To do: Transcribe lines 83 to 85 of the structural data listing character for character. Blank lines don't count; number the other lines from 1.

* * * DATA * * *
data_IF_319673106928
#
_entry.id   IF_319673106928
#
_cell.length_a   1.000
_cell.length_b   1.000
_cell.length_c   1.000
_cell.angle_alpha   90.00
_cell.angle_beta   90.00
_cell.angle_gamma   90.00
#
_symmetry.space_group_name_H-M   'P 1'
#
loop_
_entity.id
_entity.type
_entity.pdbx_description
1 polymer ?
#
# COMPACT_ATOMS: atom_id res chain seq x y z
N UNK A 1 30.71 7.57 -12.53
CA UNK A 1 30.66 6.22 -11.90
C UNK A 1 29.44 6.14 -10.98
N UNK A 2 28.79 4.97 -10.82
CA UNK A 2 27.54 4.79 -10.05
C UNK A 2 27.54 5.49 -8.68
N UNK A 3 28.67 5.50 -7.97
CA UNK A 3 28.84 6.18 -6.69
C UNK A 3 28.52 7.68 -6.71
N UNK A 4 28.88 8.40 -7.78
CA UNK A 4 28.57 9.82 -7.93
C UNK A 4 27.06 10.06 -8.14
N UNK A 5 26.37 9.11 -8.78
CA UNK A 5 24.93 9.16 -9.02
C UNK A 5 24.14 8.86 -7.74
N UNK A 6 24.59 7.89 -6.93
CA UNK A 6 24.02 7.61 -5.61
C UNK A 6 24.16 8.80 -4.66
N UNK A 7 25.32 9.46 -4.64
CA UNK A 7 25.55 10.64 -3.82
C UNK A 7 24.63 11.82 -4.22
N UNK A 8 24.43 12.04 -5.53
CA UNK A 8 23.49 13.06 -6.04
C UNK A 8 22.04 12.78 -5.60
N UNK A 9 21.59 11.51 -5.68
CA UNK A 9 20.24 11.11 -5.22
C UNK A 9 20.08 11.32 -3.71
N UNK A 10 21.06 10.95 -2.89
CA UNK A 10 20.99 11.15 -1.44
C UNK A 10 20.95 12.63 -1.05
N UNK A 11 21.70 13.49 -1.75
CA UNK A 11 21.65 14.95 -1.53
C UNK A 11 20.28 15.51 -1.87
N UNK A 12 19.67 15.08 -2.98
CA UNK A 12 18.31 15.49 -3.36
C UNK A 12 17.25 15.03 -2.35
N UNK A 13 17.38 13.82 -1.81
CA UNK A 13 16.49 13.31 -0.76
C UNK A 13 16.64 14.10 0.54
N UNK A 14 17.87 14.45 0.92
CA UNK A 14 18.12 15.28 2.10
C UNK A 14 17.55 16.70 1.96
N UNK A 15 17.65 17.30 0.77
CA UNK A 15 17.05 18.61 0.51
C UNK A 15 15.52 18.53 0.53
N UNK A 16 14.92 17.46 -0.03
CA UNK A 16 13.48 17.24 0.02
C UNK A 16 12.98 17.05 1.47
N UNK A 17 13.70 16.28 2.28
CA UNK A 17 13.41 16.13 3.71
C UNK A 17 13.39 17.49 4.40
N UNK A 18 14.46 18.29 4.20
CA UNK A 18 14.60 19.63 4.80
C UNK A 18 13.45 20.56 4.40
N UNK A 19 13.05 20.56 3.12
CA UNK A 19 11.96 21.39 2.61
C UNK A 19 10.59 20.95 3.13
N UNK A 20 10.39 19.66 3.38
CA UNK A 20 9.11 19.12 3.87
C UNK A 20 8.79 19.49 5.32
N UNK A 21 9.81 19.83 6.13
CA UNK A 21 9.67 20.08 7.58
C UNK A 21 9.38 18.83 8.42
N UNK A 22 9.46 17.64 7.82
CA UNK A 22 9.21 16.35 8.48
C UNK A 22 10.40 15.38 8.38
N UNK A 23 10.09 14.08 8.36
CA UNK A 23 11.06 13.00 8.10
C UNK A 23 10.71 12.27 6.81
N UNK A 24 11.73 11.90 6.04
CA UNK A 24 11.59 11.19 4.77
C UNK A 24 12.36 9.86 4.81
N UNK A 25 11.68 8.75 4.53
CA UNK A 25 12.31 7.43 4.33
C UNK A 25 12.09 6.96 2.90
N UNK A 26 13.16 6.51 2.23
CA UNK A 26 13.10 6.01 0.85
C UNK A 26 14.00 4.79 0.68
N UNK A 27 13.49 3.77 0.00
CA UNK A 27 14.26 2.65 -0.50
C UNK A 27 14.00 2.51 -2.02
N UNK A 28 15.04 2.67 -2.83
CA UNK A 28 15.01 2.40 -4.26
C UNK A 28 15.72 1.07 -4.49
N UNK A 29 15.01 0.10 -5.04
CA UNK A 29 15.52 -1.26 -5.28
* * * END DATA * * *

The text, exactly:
C UNK A 21 9.38 18.83 8.42
N UNK A 22 9.46 17.64 7.82
CA UNK A 22 9.21 16.35 8.48